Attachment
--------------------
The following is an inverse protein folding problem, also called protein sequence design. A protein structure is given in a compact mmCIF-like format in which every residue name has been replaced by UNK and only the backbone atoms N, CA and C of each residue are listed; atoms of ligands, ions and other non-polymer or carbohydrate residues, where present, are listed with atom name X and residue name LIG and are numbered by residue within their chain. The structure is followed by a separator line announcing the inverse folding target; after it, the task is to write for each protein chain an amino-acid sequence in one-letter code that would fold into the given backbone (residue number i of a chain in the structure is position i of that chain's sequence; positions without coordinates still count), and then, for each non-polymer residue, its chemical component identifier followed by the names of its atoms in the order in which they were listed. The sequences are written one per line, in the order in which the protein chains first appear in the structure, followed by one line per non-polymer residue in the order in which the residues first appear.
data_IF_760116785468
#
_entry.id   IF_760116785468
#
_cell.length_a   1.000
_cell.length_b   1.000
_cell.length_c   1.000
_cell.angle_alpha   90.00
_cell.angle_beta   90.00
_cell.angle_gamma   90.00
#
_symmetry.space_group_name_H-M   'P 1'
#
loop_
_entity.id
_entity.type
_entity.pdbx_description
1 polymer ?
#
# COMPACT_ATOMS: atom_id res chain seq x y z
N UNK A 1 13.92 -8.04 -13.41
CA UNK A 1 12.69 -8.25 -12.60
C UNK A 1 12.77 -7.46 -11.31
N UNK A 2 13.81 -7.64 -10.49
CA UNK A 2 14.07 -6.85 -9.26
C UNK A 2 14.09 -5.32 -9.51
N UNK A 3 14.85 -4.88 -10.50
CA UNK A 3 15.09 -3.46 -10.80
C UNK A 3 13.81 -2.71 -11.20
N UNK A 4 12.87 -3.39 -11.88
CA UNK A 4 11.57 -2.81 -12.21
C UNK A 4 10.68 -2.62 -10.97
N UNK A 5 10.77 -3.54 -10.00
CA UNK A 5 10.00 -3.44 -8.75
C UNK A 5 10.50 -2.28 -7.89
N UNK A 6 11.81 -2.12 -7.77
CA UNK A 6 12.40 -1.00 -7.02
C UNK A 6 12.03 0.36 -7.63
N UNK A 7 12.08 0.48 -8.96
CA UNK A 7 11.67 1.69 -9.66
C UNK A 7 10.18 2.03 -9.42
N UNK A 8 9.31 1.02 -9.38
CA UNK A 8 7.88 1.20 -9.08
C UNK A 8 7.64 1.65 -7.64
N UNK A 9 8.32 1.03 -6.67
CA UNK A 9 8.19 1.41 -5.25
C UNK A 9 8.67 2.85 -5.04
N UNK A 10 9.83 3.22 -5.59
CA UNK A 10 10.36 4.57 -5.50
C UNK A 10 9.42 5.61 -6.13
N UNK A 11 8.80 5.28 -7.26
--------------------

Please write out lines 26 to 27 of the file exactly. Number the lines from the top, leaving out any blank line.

CA UNK A 2 14.07 -6.85 -9.26
C UNK A 2 14.09 -5.32 -9.51